Learning to say no is an essential part of living the life you deserve. Decide what behavior you refuse you tolerate from others, draw your line in the sand, and stand your ground to people who are toxic. Learn to say no to being treated with disrespect. Learn to say no to time-sucking activities you dread but feel obligated to do. This is your one life. Learn to hold true to your values and focus your life on your purpose, priorities, and passions.

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10. How to gain control of your finances

Become financially literate and work on improving your financial situation. Learn about investing. Taking time to invest at a young age can make a huge difference to your financial future.

Do you have additional suggestions for people in their 20’s? I’d love to hear them.

More by this author

Dr. Kerry Petsinger

Entrepreneur, Mindset & Performance Coach, & Doctor of Physical Therapy

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Last Updated on February 11, 2021

Easily Misunderstood by Others? 6 Barriers You Should Overcome to Make Communication Less Frustrating

Easily Misunderstood by Others? 6 Barriers You Should Overcome to Make Communication Less Frustrating

How often have you said something simple, only to have the person who you said this to misunderstand it or twist the meaning completely around? Nodding your head in affirmative? Then this means that you are being unclear in your communication.

Communication should be simple, right? It’s all about two people or more talking and explaining something to the other. The problem lies in the talking itself, somehow we end up being unclear, and our words, attitude or even the way of talking becomes a barrier in communication, most of the times unknowingly. We give you six common barriers to communication, and how to get past them; for you to actually say what you mean, and or the other person to understand it as well…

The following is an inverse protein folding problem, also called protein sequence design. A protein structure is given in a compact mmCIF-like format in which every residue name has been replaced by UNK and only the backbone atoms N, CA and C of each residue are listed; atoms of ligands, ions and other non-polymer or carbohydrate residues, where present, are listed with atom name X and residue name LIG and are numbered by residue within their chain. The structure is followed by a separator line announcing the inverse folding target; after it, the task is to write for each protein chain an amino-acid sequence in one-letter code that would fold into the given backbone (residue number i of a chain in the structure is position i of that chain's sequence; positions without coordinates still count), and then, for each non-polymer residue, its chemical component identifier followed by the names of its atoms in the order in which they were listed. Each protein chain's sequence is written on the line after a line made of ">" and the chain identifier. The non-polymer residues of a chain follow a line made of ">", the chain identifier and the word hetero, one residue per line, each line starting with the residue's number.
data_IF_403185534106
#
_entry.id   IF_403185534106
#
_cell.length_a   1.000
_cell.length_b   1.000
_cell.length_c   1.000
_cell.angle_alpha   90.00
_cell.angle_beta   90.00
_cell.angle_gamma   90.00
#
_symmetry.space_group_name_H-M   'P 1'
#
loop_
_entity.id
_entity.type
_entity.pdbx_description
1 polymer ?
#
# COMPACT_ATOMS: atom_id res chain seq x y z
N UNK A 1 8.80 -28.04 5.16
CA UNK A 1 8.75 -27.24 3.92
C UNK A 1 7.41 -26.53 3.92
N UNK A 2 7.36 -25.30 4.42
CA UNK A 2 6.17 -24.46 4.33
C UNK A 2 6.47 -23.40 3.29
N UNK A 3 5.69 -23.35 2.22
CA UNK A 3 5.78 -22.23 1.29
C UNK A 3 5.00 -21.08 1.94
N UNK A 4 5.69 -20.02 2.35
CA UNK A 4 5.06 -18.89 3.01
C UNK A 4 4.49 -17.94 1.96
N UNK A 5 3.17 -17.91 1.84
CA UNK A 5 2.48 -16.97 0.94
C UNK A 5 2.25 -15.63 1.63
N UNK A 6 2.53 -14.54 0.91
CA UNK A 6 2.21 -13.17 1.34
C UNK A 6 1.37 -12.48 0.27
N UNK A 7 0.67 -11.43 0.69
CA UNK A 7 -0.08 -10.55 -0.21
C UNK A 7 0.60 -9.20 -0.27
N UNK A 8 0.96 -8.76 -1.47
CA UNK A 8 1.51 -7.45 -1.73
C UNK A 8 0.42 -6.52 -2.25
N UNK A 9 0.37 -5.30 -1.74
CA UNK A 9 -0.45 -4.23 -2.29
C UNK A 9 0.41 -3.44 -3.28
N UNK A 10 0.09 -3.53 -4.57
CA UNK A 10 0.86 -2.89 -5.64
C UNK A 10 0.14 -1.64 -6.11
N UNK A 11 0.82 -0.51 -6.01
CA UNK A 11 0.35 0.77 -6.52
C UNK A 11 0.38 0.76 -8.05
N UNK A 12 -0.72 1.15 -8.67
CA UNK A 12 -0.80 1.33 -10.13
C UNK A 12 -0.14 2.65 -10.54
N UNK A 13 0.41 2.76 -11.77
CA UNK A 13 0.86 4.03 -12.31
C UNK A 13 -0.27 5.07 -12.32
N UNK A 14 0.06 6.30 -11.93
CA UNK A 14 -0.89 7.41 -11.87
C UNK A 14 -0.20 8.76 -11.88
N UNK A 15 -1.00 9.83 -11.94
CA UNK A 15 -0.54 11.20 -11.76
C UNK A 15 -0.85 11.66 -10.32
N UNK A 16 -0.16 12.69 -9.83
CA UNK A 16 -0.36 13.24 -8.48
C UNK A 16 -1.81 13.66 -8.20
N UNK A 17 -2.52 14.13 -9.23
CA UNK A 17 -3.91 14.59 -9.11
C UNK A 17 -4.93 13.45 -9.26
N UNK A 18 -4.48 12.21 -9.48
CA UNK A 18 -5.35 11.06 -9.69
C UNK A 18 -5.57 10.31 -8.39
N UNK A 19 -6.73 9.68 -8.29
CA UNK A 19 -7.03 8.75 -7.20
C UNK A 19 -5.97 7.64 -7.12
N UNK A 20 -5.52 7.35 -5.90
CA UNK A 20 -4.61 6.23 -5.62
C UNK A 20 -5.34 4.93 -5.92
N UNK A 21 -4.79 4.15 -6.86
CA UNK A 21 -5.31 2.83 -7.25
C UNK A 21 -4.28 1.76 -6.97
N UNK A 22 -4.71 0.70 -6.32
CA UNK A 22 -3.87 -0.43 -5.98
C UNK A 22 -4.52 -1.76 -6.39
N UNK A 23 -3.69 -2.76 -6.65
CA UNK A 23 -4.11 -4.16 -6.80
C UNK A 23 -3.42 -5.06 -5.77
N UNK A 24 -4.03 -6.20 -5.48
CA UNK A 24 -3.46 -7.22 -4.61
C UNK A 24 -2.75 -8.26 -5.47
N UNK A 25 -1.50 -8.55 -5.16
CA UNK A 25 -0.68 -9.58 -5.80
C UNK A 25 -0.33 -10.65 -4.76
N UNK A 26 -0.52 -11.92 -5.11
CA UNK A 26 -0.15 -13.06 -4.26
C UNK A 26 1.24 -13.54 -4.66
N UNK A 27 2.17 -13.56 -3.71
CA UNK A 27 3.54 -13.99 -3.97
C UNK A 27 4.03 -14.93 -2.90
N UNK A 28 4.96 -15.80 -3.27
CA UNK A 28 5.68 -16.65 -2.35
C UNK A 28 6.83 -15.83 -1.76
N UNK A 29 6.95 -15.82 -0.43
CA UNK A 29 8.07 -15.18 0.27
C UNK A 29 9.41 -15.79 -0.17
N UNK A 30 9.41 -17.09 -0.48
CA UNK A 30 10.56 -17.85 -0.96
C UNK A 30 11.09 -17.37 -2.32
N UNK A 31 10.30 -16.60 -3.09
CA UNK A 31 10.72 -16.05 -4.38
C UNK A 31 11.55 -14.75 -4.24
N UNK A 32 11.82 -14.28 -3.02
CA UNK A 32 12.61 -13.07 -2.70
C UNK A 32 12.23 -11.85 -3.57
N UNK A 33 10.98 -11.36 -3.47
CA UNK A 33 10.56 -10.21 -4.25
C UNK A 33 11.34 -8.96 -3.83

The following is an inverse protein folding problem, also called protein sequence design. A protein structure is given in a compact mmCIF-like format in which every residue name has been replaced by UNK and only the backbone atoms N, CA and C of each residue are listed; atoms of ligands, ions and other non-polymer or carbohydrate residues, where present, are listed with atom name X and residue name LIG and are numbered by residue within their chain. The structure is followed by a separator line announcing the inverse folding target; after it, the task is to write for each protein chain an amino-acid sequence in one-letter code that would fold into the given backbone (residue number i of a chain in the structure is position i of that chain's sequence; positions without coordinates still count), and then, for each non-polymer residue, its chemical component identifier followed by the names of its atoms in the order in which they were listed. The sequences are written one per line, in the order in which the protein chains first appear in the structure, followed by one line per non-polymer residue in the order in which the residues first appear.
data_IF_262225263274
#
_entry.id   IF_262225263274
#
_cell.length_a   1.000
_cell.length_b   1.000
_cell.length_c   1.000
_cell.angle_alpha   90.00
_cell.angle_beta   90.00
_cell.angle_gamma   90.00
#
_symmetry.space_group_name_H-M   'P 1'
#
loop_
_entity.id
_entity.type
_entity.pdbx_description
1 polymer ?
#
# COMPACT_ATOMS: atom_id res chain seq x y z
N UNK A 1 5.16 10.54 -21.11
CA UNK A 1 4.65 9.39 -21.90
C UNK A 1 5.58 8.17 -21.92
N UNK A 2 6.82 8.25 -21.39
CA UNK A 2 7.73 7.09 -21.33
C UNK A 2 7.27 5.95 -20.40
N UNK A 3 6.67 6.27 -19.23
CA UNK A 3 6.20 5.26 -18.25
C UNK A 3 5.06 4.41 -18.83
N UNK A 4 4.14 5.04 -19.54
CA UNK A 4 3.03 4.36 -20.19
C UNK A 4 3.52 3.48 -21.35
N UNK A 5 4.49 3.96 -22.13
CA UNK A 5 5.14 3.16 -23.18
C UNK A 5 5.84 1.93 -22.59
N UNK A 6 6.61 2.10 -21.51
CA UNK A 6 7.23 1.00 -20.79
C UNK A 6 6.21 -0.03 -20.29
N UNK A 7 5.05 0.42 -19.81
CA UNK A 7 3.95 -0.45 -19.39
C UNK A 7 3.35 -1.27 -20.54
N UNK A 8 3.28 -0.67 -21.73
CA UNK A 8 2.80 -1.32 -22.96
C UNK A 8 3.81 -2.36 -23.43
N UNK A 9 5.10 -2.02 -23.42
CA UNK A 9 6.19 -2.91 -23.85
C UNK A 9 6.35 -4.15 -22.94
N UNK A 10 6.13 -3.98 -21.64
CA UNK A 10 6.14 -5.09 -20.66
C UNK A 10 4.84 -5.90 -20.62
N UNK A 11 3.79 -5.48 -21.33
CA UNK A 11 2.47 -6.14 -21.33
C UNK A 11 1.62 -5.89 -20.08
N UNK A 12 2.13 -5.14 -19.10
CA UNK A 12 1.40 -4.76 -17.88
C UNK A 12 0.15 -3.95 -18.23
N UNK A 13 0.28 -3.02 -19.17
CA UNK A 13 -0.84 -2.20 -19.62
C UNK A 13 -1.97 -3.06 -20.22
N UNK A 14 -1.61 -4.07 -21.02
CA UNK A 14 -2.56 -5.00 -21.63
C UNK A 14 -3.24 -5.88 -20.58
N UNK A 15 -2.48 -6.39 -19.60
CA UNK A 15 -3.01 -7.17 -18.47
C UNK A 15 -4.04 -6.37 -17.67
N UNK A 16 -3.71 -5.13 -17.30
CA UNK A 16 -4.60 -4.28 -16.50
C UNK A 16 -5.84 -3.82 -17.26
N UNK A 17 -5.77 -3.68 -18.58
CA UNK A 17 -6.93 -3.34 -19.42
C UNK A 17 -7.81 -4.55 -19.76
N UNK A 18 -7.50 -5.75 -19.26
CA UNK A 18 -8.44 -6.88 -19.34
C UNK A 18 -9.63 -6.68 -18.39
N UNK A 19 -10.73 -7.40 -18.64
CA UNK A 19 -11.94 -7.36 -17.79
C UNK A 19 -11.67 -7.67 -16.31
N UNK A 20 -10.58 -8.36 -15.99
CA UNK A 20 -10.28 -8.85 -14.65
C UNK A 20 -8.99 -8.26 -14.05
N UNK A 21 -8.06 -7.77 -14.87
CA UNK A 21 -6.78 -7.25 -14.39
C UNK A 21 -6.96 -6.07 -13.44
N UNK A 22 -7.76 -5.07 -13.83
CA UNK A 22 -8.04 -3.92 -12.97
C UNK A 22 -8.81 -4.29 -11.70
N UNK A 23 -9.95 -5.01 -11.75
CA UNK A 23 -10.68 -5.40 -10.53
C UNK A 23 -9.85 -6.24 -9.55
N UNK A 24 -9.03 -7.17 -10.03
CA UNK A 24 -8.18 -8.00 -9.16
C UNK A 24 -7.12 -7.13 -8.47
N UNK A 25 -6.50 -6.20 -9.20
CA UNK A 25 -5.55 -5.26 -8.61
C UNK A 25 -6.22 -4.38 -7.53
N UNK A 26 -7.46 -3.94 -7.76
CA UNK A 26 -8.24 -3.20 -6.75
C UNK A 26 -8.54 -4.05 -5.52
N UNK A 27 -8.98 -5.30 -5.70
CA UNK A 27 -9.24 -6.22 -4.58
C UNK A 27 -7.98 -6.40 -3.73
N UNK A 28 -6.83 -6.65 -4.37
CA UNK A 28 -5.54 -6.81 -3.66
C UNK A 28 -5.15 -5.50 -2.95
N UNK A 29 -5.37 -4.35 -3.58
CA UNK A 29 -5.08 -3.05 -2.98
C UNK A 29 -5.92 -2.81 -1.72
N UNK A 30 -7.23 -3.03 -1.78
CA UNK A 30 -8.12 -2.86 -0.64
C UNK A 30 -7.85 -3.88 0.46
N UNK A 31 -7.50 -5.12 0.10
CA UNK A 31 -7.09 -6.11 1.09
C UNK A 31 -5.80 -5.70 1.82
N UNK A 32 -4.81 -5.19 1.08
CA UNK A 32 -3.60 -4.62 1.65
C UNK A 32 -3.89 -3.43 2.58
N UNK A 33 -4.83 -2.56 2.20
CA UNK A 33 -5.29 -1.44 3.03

The 6 Walls You Need to Break Down to Make Communication Effective

Think about it this way, a simple phrase like “what do you mean” can be said in many different ways and each different way would end up “communicating” something else entirely. Scream it at the other person, and the perception would be anger. Whisper this is someone’s ear and others may take it as if you were plotting something. Say it in another language, and no one gets what you mean at all, if they don’t speak it… This is what we mean when we say that talking or saying something that’s clear in your head, many not mean that you have successfully communicated it across to your intended audience – thus what you say and how, where and why you said it – at times become barriers to communication.[1]

Perceptual Barrier

The moment you say something in a confrontational, sarcastic, angry or emotional tone, you have set up perceptual barriers to communication. The other person or people to whom you are trying to communicate your point get the message that you are disinterested in what you are saying and sort of turn a deaf ear. In effect, you are yelling your point across to person who might as well be deaf![2]

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The problem: When you have a tone that’s not particularly positive, a body language that denotes your own disinterest in the situation and let your own stereotypes and misgivings enter the conversation via the way you talk and gesture, the other person perceives what you saying an entirely different manner than say if you said the same while smiling and catching their gaze.

The solution: Start the conversation on a positive note, and don’t let what you think color your tone, gestures of body language. Maintain eye contact with your audience, and smile openly and wholeheartedly…

Attitudinal Barrier

Some people, if you would excuse the language, are simply badass and in general are unable to form relationships or even a common point of communication with others, due to their habit of thinking to highly or too lowly of them. They basically have an attitude problem – since they hold themselves in high esteem, they are unable to form genuine lines of communication with anyone. The same is true if they think too little of themselves as well.[3]

The problem: If anyone at work, or even in your family, tends to roam around with a superior air – anything they say is likely to be taken by you and the others with a pinch, or even a bag of salt. Simply because whenever they talk, the first thing to come out of it is their condescending attitude. And in case there’s someone with an inferiority complex, their incessant self-pity forms barriers to communication.